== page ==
So much happened
the day I found out my dad was neither a businessman nor boss.
Already a grandfather with hair more gray than black,
he’d developed a new interest in dancing
and no longer polished his shoes for an office job only.
Newly employed at the dullest place in the university,
the Center of Budget and Planning,
he was without nameplate or swivel chair
when he looked up from a copier’s lightning flash to greet me.
A smear of white medicine encircled his mouth
like the makeup on some circus performer.
In disbelief, the eyes of a smirking co-worker followed us out the door —
before my father marked his territory
by lighting a cigarette and stinking up the building’s once smoke-free lobby.

The trees were so bare
squirrel nests could be seen among the branches,
and fallen leaves surrounded the sidewalk in a confusion of colors.
Shuffling out into a cloudburst that fell like acorns,
my father popped open his grandson’s tiny umbrella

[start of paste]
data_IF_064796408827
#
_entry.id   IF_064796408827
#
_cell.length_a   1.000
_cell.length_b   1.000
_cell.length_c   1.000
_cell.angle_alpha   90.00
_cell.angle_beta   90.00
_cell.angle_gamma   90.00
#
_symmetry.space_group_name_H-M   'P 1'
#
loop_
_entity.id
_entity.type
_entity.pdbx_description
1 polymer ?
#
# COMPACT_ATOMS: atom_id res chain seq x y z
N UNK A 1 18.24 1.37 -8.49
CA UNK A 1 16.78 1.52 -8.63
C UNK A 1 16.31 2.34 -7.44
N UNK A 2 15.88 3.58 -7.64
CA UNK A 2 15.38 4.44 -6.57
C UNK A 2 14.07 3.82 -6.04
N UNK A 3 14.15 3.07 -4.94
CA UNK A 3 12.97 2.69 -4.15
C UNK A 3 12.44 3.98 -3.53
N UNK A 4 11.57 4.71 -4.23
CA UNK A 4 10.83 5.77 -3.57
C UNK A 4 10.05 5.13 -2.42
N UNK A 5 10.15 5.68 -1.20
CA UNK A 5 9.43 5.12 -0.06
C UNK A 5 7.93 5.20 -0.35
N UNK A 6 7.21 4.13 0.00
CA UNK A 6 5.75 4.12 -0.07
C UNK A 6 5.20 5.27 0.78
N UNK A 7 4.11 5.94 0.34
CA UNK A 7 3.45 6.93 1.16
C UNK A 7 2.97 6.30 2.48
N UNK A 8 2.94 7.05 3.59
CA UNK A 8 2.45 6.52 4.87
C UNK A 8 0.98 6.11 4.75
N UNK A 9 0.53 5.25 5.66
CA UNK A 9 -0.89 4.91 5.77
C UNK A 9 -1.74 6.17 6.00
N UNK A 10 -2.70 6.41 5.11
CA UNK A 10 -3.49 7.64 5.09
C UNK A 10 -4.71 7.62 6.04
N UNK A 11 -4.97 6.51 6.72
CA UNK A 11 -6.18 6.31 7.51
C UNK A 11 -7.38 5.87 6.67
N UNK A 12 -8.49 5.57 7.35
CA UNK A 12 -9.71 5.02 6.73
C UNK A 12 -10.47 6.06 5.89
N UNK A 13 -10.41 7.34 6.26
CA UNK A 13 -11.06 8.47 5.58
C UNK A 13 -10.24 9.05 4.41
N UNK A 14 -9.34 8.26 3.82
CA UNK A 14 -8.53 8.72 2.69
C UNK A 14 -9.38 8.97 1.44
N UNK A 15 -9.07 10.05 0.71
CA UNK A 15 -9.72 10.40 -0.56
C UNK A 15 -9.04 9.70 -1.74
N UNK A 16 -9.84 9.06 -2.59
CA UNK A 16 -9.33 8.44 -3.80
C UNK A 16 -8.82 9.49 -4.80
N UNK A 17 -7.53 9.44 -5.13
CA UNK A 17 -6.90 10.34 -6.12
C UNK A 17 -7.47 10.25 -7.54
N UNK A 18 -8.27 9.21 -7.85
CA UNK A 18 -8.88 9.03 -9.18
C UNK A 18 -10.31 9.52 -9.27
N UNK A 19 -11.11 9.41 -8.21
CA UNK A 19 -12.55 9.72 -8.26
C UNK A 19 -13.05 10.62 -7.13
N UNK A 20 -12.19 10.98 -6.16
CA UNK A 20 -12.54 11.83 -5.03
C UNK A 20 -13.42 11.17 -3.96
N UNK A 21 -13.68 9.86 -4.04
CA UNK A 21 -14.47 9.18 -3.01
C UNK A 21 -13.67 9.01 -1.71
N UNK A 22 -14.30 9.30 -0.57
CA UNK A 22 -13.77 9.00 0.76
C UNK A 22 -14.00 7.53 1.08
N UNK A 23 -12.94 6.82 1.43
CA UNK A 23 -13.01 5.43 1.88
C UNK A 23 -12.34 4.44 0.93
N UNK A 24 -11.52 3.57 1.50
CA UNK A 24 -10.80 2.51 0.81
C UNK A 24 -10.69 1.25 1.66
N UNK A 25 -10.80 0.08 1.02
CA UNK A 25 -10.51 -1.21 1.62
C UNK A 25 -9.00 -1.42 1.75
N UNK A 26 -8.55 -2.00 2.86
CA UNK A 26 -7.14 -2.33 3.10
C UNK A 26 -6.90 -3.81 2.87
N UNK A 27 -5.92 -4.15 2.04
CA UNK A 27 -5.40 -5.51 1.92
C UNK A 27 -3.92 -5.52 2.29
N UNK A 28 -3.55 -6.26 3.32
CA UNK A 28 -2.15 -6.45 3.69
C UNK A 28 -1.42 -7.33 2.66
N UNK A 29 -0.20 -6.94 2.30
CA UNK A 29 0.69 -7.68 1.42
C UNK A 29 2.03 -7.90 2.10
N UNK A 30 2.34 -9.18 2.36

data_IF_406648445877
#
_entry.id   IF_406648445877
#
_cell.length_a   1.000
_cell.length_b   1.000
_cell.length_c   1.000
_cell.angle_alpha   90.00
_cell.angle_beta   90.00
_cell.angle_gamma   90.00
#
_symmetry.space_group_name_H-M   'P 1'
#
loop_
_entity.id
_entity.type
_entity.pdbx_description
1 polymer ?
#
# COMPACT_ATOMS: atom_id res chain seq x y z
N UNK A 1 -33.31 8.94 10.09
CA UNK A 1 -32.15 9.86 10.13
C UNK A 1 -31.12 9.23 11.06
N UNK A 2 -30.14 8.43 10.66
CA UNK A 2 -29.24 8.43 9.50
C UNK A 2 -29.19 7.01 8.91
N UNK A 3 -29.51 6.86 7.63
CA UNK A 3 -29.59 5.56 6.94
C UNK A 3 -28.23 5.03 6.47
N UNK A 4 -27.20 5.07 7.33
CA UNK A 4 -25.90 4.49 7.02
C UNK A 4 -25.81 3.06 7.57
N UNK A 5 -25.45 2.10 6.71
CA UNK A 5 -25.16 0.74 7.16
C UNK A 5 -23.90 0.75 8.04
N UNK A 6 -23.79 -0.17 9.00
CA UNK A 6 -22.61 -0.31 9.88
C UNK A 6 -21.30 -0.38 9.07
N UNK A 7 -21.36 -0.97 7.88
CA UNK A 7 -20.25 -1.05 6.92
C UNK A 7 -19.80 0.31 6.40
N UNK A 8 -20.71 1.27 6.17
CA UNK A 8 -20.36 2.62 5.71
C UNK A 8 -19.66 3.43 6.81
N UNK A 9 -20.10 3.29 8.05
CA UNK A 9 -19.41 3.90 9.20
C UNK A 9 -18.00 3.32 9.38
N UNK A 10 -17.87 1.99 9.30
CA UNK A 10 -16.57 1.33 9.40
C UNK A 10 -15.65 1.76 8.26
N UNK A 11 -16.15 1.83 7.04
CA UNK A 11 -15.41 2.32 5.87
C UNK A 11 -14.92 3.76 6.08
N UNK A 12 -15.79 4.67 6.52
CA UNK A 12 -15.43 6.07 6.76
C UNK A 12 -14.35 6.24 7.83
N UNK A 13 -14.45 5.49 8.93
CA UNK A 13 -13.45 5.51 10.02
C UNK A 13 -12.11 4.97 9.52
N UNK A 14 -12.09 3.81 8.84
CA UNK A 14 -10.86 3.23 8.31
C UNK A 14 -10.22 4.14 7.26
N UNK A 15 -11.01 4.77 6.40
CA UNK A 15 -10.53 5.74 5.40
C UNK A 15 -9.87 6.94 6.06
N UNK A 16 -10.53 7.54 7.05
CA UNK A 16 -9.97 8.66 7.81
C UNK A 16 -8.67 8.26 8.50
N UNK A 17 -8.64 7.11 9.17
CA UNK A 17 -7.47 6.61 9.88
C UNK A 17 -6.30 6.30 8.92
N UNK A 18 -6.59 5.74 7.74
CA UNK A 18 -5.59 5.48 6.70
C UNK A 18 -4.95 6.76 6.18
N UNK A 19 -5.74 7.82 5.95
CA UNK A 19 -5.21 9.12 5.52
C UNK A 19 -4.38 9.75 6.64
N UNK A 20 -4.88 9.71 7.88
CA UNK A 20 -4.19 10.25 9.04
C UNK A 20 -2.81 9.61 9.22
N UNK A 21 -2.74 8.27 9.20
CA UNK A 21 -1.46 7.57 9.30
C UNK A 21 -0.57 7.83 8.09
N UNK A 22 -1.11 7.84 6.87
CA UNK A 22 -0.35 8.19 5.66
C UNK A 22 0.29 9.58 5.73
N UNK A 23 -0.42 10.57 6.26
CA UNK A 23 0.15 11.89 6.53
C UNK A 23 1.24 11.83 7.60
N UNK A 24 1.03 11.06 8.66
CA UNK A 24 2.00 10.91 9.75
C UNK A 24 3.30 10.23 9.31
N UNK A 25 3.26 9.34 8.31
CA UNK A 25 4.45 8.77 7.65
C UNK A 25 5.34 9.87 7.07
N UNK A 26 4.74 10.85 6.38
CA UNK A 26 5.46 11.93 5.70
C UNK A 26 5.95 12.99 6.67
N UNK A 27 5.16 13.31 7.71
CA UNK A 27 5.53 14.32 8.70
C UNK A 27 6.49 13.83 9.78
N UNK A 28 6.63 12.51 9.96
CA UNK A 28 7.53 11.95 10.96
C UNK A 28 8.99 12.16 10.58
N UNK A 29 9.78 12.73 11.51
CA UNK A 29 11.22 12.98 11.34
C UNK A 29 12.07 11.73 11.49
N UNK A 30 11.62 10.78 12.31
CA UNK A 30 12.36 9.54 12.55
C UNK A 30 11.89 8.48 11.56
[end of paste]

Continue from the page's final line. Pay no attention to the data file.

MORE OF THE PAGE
with pictures of Mickey Mouse and a glitter-covered handle.
Was this man really my father —
and, if he was, what did that make me:
a clown’s daughter?
Having sidestepped a former classmate as we paraded to the cafeteria,
I was now force-fed moves to the cha-cha and fox trot
while waiting in line for a bowl of chili.
I kept stumbling on the fact that the office Dad had shown Mom
must have been someone else’s, not his own.
How could he have explained the pictures of a strange family on his desk
or the newly earned diplomas on the wall?
I never asked him.

After learning what I did that day,
I’d soon be leaving to study poetry at a graduate school
deep in the heart of the country;
but on that awkward October afternoon, so long ago,
standing with my father outside the cafeteria,
I saw daylight drowning in thunder.
Stunned, it never occurred to me
to walk with him back to his cubicle —
to offer him my umbrella,
to hug him goodbye, or even to lie
and tell him I had fun —
the day I found out my dad was neither a businessman nor boss.